Terabithia may be made up, but that doesn't mean it's not complex, or that its parts aren't clearly differentiated. There are special and "sacred" places inside Terabithia, reserved only for special occasions: as Leslie puts it, for "times of greatest sorrow or of greatest joy." Her description shows how deep the magic of Terabithia goes, and how great her capacity for imagination is.

Leslie gave a deep satisfied sigh. "I love this room," she said. "Don't you feel the golden enchantment of it? It is worthy to be" – Jess looked up in sudden alarm – "in a palace." Relief. In such a mood, a person might even let a sworn secret slip. But she hadn't […] Terabithia was still just for the two of them. (7.27)

Here, Terabithian qualities bleed into the everyday world. Leslie's special vision, which allowed her to see Terabithia in a patch of forest and then show it to Jess, can transform ordinary and extraordinary places alike. Jess is worried that in her excitement about the golden room, she'll reveal their secret, but he should know better: Terabithia is theirs alone.

All he could think of was dry clothes and a cup of hot coffee and maybe just plunking down in front of the TV for a couple of hours. He was obviously not worthy to be king of Terabithia. Whoever heard of a king who was scared of tall trees and a little bit of water? (9.61)

As great as Terabithia is, it does have its limitations. Lark Creek may be ordinary, but sometimes ordinary comforts, like "dry clothes" and "hot coffee," are exactly what are most needed. Jess feels "not worthy" of Terabithian status because he has these everyday concerns and wants, but we don't think he should. Everybody, even a king, deserves warm clothes and warm drinks.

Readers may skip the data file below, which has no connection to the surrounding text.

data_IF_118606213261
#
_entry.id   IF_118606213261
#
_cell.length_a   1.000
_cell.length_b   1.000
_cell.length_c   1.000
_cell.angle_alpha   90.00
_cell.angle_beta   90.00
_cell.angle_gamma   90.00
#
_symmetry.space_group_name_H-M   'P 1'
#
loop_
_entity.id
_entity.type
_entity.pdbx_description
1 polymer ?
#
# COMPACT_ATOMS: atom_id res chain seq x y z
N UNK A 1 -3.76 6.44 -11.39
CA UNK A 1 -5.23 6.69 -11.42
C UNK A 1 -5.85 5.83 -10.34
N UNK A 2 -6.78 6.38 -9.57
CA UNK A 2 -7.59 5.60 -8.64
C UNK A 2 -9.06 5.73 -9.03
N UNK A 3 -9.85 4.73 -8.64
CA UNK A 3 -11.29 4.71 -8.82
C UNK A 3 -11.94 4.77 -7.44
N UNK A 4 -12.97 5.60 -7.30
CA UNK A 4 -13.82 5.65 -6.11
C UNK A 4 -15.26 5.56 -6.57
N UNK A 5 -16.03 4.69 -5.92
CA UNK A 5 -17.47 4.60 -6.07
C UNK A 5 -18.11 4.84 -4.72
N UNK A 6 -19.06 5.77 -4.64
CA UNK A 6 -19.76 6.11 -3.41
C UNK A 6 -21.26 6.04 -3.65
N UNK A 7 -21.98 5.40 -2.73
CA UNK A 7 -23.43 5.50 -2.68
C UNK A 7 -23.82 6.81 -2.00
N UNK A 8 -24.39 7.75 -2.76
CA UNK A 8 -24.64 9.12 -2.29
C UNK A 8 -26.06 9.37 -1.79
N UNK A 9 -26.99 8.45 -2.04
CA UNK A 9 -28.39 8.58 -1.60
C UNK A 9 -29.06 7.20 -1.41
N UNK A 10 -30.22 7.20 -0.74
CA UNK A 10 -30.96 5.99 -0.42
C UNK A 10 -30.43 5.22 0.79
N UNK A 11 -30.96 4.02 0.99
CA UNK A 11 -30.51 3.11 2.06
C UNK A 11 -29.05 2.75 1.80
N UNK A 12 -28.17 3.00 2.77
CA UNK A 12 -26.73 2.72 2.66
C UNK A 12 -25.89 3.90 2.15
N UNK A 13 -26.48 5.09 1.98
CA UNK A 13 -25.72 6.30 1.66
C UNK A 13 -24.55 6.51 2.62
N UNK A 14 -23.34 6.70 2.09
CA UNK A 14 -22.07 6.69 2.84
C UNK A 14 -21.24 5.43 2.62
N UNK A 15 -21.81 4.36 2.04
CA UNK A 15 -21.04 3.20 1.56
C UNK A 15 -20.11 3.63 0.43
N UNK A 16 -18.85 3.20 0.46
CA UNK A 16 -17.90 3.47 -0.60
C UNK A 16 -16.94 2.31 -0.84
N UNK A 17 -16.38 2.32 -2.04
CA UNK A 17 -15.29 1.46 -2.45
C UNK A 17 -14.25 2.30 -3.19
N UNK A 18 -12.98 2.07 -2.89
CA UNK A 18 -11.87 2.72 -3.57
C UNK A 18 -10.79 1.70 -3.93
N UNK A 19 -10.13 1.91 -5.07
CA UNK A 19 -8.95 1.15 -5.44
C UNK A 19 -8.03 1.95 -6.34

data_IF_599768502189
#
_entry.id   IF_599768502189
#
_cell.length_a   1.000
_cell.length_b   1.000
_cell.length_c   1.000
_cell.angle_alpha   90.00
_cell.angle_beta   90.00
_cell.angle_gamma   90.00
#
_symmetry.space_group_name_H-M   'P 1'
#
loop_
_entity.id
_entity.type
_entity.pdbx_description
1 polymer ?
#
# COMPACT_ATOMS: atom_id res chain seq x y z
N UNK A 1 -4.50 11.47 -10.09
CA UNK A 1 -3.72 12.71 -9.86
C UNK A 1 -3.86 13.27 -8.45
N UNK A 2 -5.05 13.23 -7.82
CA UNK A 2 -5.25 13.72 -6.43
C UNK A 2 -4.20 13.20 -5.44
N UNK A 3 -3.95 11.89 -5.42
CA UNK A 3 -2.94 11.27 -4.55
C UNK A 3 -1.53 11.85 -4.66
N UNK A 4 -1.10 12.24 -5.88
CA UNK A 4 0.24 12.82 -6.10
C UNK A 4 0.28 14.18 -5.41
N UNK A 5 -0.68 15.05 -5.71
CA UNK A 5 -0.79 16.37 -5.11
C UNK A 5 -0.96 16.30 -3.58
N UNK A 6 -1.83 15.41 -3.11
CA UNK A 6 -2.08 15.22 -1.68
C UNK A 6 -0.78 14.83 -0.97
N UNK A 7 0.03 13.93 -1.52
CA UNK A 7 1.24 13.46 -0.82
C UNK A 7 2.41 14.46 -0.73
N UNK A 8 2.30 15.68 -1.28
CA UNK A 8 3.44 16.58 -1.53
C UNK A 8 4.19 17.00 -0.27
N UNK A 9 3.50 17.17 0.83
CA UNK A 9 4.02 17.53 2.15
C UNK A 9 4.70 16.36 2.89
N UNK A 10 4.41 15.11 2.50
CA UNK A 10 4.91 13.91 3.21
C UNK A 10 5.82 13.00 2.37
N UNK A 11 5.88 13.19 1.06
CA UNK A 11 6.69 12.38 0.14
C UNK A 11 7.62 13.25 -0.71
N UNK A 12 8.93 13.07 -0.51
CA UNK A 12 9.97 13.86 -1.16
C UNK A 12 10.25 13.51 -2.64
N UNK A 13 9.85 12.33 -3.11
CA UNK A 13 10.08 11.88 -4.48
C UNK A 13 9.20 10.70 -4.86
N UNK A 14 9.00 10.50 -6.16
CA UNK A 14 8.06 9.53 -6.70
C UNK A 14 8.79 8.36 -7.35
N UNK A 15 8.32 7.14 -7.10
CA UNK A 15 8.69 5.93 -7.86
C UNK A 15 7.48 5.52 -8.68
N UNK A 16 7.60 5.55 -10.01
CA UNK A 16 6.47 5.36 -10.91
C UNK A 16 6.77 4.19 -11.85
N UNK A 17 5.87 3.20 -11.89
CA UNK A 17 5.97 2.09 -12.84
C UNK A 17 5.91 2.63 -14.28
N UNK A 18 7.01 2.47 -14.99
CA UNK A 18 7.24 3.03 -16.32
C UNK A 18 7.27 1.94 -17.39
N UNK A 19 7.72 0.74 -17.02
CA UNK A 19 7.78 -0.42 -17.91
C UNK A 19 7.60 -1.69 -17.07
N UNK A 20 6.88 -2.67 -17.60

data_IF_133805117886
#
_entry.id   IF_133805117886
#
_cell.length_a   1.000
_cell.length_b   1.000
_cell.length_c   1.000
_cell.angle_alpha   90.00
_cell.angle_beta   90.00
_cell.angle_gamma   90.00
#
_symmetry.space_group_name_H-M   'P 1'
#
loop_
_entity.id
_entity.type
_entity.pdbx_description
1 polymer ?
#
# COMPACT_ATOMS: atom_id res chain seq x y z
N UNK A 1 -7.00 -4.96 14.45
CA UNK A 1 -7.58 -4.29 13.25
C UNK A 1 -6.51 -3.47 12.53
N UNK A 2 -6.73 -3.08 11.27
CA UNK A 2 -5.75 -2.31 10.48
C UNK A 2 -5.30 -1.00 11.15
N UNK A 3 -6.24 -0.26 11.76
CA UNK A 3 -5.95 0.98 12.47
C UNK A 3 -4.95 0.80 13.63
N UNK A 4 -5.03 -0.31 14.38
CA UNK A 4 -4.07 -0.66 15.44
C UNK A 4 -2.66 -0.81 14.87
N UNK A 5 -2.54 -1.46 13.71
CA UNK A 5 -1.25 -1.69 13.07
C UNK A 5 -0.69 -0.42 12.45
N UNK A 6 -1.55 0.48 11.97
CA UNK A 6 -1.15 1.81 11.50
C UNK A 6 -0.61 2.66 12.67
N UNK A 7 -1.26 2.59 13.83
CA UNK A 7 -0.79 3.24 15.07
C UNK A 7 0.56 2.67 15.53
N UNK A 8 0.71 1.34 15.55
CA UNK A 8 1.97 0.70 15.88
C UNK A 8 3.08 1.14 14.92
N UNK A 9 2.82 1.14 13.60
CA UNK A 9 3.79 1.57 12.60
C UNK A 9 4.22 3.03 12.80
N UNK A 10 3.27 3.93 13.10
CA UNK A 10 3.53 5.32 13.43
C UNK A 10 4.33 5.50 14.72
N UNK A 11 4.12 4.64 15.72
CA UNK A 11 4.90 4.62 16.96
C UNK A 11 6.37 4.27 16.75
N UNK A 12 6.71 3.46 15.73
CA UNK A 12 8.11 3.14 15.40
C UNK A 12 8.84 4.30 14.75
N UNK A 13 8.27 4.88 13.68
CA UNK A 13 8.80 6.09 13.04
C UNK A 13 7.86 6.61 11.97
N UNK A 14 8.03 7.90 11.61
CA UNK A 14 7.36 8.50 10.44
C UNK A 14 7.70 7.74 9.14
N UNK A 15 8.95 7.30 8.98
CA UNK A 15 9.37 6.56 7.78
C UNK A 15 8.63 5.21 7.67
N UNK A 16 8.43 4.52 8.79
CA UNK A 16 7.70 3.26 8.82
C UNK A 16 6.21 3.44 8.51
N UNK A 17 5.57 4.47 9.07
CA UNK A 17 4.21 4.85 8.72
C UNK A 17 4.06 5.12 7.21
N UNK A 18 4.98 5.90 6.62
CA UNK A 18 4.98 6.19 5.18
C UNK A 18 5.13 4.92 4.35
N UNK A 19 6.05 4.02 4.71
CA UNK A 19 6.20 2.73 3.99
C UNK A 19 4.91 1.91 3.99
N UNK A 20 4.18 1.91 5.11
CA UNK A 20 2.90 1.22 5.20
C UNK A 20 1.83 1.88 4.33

Entering the gallery was like stepping inside the pine grove – the huge vaulted marble, the cool splash of the fountain, and the green growing all around. Two little children had pulled away from their mother and were running about, screaming to each other. It was all Jess could do not to grab them and tell them how to behave in so obviously a sacred place. (10.53)

Just as Leslie saw the golden room as "a palace" (7.27), Jess views the museum as similar to their "pine grove." This shows how much she's taught him – he can see Terabithia in the outside world too. He realizes that "sacred place[s]" exist outside of Terabithia and that he too has the vision and the ability to access them.

He landed slightly upstream from Terabithia. If it was still Terabithia. If it could be entered across a branch instead of swung into. (13.5)

Jess's loss makes him question the permanence of Terabithia. Can it "still [be] Terabithia" if Leslie's not there to envision it with him, or if the way he used to access it has been permanently tainted and removed? The answer, we find, is yes. Terabithia can still be Terabithia, as long as Jess wants it to be. The power of the visionary now lies with him.

And when he finished, he put flowers in her hair and led her across the bridge – the great bridge into Terabithia – which might look to someone with no magic in him like a few planks across a nearly dry gully. (13.82)

Jess's loss makes him value Terabithia even more, while also realizing its impermanence and value. Even as he crosses "the great bridge into Terabithia" with the help of his ever-growing imagination, he knows what the entrance to Terabithia would look like to an outsider – just some wood "planks." But Jess is someone with "magic in him," and that magic isn't borrowed or reflected from Leslie's magic – it's magic of his very own.